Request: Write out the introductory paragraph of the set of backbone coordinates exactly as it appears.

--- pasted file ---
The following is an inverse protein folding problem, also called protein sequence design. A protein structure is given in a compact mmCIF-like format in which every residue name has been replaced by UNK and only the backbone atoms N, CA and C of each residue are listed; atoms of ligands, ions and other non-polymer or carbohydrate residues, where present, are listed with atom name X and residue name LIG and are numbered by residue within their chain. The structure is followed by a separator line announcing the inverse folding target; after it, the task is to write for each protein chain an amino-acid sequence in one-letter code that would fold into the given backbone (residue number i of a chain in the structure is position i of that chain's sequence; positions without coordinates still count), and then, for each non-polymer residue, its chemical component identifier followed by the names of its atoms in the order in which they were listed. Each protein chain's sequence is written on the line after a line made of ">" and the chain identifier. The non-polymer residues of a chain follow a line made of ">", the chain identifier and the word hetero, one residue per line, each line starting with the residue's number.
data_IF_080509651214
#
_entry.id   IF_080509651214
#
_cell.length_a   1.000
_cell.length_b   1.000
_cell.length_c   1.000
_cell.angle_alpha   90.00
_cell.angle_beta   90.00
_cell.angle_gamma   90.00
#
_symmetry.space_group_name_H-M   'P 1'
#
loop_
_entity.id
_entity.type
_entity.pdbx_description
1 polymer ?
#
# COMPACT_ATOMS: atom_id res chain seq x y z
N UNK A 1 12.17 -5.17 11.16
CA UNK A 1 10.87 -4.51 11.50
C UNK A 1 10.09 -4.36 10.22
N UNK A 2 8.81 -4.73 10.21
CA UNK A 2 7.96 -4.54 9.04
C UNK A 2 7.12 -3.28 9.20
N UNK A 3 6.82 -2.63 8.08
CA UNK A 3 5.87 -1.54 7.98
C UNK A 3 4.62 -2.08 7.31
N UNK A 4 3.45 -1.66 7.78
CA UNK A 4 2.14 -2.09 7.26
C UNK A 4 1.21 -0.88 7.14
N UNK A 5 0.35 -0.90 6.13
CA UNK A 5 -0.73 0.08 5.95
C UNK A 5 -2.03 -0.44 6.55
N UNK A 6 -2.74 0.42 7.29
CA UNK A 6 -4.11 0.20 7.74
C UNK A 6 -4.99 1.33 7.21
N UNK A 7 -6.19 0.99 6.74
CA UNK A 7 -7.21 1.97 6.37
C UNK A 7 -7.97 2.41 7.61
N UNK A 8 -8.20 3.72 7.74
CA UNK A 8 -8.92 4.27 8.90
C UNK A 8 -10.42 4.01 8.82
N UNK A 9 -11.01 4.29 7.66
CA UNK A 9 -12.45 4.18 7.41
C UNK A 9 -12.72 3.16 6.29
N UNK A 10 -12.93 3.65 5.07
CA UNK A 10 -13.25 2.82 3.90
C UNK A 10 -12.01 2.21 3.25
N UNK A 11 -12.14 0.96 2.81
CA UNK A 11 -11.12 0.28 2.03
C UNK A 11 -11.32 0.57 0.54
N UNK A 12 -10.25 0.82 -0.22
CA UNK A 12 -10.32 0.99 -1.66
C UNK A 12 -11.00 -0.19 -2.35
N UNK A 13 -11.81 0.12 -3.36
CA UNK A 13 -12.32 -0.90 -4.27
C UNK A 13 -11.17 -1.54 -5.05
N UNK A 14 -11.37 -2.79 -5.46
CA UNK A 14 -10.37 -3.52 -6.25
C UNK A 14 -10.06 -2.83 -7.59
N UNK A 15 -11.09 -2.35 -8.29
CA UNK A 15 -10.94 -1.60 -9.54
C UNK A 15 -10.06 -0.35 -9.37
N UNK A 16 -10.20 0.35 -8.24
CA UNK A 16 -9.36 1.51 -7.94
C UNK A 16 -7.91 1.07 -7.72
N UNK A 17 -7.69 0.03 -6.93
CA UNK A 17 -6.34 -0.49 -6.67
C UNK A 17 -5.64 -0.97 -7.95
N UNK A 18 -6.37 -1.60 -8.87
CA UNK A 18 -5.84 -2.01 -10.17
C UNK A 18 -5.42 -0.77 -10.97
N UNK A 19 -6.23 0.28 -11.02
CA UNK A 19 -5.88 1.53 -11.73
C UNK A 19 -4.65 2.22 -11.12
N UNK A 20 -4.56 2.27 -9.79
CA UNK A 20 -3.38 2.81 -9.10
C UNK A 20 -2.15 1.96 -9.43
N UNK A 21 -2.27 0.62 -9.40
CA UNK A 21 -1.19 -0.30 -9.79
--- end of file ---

The following is an inverse protein folding problem, also called protein sequence design. A protein structure is given in a compact mmCIF-like format in which every residue name has been replaced by UNK and only the backbone atoms N, CA and C of each residue are listed; atoms of ligands, ions and other non-polymer or carbohydrate residues, where present, are listed with atom name X and residue name LIG and are numbered by residue within their chain. The structure is followed by a separator line announcing the inverse folding target; after it, the task is to write for each protein chain an amino-acid sequence in one-letter code that would fold into the given backbone (residue number i of a chain in the structure is position i of that chain's sequence; positions without coordinates still count), and then, for each non-polymer residue, its chemical component identifier followed by the names of its atoms in the order in which they were listed. Each protein chain's sequence is written on the line after a line made of ">" and the chain identifier. The non-polymer residues of a chain follow a line made of ">", the chain identifier and the word hetero, one residue per line, each line starting with the residue's number.